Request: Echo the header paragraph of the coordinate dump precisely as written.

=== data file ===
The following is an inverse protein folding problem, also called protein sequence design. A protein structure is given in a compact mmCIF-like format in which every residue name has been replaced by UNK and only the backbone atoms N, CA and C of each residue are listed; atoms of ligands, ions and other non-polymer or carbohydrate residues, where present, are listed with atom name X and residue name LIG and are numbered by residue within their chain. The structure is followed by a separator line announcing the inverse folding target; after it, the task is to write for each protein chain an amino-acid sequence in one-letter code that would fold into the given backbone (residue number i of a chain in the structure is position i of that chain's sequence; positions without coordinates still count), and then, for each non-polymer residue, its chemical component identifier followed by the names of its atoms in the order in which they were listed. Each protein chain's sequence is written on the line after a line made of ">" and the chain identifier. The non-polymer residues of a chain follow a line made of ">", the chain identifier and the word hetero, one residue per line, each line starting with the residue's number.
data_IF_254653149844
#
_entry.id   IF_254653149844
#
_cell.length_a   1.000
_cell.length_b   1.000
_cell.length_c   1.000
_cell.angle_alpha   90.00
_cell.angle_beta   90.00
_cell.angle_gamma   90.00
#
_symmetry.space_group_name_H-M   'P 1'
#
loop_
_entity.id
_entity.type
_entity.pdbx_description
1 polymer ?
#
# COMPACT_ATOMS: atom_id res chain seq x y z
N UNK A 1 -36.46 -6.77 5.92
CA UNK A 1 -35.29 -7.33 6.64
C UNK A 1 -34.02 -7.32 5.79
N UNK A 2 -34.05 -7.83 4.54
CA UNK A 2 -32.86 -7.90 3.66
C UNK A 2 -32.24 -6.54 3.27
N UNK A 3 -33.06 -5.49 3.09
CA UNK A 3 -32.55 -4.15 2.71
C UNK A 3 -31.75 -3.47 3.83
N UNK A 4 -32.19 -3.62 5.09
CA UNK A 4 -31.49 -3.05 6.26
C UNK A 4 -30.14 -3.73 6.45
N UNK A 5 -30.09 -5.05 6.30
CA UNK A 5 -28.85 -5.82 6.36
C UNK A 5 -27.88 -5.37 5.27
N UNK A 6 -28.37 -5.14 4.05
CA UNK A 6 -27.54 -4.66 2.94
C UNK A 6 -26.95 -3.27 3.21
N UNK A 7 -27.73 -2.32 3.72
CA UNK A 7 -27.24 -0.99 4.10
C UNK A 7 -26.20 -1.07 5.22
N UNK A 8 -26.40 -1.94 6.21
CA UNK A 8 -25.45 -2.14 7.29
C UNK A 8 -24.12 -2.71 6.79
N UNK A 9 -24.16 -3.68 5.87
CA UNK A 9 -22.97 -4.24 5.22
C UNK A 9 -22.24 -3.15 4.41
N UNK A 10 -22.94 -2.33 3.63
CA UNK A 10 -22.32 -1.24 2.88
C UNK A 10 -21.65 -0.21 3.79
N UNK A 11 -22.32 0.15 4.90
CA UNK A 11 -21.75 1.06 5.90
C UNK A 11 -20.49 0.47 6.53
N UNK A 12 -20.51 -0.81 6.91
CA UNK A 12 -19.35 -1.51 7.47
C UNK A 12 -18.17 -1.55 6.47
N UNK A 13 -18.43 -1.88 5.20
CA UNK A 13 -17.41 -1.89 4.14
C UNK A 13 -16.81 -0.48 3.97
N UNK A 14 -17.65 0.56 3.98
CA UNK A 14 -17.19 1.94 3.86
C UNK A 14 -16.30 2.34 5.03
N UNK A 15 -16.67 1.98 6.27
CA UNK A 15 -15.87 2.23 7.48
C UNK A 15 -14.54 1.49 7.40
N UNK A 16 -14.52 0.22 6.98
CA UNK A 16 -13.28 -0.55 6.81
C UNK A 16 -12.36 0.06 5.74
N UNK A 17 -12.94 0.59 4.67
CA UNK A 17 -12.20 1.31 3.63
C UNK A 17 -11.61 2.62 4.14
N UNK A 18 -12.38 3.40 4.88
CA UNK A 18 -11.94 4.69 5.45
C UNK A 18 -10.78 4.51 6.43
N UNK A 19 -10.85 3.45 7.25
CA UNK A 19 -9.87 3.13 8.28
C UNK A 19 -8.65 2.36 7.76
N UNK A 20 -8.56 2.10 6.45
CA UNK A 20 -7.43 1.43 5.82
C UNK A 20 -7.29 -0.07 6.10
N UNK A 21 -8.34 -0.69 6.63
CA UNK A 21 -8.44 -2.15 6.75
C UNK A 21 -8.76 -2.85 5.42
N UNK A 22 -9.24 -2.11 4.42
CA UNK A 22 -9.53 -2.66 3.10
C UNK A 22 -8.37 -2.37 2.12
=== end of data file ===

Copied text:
The following is an inverse protein folding problem, also called protein sequence design. A protein structure is given in a compact mmCIF-like format in which every residue name has been replaced by UNK and only the backbone atoms N, CA and C of each residue are listed; atoms of ligands, ions and other non-polymer or carbohydrate residues, where present, are listed with atom name X and residue name LIG and are numbered by residue within their chain. The structure is followed by a separator line announcing the inverse folding target; after it, the task is to write for each protein chain an amino-acid sequence in one-letter code that would fold into the given backbone (residue number i of a chain in the structure is position i of that chain's sequence; positions without coordinates still count), and then, for each non-polymer residue, its chemical component identifier followed by the names of its atoms in the order in which they were listed. Each protein chain's sequence is written on the line after a line made of ">" and the chain identifier. The non-polymer residues of a chain follow a line made of ">", the chain identifier and the word hetero, one residue per line, each line starting with the residue's number.